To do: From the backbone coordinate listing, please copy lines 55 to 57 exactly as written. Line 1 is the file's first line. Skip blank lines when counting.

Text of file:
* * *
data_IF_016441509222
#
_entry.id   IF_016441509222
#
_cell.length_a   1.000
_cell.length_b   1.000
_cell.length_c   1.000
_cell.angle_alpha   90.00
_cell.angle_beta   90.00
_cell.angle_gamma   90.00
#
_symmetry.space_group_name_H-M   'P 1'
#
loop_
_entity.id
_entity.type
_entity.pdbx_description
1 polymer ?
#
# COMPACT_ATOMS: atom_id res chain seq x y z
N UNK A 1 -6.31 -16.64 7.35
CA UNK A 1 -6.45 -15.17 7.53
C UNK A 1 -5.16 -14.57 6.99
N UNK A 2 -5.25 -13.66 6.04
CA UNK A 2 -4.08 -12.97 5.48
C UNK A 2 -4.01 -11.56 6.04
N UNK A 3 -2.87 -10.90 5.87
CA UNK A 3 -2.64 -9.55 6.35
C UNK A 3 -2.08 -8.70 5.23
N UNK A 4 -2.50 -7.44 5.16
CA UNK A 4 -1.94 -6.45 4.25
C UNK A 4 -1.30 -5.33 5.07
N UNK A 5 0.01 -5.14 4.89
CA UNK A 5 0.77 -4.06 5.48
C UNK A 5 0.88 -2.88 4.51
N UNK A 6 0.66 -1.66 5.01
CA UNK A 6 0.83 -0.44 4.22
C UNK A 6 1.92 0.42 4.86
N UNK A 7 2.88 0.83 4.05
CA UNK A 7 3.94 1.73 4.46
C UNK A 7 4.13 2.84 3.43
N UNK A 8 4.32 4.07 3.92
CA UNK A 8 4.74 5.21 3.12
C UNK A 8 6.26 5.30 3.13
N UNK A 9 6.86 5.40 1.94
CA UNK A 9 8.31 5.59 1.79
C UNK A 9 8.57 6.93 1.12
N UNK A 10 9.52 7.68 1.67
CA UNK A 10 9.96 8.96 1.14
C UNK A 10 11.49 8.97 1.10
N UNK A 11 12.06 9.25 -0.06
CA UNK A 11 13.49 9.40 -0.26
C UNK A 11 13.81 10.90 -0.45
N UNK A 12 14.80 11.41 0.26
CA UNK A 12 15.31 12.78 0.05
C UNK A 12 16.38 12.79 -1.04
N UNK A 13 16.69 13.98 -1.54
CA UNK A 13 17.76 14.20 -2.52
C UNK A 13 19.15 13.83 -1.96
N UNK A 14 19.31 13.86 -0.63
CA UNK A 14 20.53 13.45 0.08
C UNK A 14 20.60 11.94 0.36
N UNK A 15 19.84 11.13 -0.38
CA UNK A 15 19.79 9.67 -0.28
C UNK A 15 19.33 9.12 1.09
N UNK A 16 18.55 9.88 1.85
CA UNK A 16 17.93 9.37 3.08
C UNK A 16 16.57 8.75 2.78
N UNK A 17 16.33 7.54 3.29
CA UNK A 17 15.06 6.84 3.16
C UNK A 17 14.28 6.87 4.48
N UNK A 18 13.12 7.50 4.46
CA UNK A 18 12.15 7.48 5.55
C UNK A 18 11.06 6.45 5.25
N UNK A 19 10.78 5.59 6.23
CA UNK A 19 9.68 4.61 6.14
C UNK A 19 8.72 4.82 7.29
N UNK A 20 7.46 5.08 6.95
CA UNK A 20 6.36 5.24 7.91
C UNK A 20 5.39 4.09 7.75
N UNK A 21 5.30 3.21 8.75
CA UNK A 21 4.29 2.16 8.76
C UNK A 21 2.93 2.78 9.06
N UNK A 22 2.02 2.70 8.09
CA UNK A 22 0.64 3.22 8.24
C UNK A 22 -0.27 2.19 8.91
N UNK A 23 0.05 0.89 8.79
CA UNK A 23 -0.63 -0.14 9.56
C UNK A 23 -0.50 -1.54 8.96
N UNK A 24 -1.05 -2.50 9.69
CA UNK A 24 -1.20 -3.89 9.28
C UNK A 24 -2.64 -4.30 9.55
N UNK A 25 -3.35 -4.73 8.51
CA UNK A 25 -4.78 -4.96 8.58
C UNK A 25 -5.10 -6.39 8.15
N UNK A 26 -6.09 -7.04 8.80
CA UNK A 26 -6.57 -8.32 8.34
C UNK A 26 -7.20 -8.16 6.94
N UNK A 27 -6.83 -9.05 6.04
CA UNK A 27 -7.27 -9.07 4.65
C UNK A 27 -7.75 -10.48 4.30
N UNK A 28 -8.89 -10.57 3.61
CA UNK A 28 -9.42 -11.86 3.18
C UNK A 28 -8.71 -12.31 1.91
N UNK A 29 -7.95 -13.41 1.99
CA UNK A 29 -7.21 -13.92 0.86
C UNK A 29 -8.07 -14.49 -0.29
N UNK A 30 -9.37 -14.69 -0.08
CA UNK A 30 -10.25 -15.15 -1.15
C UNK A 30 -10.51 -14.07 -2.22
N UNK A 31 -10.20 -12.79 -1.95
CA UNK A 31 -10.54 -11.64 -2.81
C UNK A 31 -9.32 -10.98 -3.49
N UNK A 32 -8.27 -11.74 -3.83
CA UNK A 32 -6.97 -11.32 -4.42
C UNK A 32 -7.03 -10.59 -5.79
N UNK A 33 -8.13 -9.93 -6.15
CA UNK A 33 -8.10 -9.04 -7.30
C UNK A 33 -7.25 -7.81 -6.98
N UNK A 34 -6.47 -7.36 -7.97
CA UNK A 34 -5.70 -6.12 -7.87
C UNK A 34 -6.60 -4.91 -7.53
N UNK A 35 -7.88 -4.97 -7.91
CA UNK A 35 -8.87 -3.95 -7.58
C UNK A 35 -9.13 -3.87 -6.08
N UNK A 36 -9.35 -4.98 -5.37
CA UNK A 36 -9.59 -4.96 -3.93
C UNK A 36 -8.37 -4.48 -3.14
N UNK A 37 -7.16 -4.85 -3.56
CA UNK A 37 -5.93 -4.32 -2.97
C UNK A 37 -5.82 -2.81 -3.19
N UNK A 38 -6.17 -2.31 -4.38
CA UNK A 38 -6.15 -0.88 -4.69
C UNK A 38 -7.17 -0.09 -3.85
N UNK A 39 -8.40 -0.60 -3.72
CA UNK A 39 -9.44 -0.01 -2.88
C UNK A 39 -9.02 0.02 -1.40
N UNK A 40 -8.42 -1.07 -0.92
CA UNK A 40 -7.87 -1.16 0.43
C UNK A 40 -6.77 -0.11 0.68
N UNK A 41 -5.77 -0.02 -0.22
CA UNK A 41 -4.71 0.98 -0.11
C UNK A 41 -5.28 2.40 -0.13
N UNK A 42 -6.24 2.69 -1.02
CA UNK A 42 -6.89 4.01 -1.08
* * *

CA UNK A 12 15.31 12.78 0.05
C UNK A 12 16.38 12.79 -1.04
N UNK A 13 16.69 13.98 -1.54